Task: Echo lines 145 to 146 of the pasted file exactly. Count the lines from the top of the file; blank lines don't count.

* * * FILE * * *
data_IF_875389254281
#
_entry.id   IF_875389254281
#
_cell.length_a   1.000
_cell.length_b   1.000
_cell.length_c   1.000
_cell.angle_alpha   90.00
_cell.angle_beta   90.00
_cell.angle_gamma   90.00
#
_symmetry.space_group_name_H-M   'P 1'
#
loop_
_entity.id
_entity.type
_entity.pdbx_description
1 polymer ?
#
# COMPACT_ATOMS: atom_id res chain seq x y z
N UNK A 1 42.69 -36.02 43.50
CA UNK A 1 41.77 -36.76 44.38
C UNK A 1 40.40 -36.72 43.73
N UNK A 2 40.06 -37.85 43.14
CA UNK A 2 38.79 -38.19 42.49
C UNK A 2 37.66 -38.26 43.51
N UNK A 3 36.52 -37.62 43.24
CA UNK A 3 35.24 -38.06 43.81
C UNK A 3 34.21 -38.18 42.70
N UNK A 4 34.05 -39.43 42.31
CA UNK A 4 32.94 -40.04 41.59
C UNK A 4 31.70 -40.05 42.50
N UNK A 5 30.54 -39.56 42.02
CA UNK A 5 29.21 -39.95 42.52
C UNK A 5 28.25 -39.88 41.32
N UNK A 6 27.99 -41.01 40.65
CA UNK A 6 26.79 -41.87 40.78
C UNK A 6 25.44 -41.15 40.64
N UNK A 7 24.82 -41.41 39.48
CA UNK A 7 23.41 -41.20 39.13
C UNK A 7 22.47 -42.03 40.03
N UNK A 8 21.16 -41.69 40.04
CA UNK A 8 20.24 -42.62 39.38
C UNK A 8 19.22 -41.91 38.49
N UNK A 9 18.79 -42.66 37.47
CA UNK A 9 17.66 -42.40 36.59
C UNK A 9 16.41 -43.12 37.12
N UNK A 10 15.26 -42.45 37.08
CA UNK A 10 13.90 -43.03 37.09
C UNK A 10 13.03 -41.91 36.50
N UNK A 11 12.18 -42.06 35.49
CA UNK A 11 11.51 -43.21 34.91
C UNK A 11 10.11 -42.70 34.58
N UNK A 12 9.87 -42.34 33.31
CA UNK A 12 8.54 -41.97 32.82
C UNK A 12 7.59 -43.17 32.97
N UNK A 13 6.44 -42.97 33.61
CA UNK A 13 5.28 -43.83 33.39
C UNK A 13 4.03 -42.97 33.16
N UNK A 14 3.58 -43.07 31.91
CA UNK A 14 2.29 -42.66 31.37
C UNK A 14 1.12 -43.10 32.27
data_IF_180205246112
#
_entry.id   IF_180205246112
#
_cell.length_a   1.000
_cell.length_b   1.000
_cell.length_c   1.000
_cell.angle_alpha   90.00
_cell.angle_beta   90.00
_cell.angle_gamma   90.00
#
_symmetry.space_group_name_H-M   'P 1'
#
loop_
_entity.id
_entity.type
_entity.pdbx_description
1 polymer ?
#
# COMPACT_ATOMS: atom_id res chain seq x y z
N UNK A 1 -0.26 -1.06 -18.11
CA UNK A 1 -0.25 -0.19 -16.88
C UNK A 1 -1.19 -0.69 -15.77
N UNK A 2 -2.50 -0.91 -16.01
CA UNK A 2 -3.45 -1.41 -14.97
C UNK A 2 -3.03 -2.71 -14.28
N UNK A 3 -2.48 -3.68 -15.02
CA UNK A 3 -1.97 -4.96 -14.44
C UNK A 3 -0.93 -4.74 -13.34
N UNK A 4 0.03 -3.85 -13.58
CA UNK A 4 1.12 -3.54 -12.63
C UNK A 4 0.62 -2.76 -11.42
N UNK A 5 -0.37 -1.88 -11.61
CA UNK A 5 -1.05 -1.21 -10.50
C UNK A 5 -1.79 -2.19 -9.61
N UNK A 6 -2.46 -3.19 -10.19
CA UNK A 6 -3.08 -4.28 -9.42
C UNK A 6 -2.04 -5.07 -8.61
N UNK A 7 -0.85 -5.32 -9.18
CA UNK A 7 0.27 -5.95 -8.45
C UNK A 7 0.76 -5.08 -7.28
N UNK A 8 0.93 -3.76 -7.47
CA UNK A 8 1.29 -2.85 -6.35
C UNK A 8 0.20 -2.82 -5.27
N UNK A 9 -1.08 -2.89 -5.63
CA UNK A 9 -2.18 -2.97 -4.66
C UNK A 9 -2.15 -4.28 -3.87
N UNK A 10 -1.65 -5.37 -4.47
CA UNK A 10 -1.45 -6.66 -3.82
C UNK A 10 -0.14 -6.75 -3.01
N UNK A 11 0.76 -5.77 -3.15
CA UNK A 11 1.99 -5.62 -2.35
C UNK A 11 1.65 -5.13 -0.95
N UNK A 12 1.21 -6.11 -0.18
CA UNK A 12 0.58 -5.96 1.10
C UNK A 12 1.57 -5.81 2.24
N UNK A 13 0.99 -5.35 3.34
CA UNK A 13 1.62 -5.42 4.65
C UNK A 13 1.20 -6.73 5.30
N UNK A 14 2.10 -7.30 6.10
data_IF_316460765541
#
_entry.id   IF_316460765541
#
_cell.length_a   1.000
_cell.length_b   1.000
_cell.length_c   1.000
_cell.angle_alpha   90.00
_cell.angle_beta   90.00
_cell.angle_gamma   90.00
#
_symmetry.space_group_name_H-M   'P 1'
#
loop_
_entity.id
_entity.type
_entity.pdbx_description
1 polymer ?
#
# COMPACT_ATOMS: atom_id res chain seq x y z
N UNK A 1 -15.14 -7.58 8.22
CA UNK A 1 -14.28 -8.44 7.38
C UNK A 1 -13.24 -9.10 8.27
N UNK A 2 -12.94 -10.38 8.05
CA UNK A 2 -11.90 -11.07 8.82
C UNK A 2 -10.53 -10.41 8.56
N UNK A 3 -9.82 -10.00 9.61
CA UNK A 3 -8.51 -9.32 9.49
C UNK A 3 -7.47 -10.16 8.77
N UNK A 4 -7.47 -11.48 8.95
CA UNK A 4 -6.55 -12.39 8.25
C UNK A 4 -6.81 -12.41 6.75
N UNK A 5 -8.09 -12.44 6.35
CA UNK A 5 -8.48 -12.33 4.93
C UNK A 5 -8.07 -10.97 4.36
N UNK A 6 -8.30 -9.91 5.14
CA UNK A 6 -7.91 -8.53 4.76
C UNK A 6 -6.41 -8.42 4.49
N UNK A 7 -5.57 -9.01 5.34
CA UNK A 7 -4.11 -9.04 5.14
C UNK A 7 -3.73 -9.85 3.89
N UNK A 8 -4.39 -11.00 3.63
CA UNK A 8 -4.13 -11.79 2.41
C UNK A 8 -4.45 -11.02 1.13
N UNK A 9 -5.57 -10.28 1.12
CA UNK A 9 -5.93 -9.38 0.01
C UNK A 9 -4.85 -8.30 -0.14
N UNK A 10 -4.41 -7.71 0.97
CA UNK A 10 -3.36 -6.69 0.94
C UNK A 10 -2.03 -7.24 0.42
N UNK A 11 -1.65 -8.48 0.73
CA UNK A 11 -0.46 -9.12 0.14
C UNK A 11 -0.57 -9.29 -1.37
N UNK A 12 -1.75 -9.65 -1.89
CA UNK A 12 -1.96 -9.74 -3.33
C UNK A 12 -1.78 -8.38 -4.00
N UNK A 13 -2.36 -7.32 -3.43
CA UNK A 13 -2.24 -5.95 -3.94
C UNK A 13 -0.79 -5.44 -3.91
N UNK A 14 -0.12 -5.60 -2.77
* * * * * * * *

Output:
C UNK A 1 -13.24 -9.10 8.27
N UNK A 2 -12.94 -10.38 8.05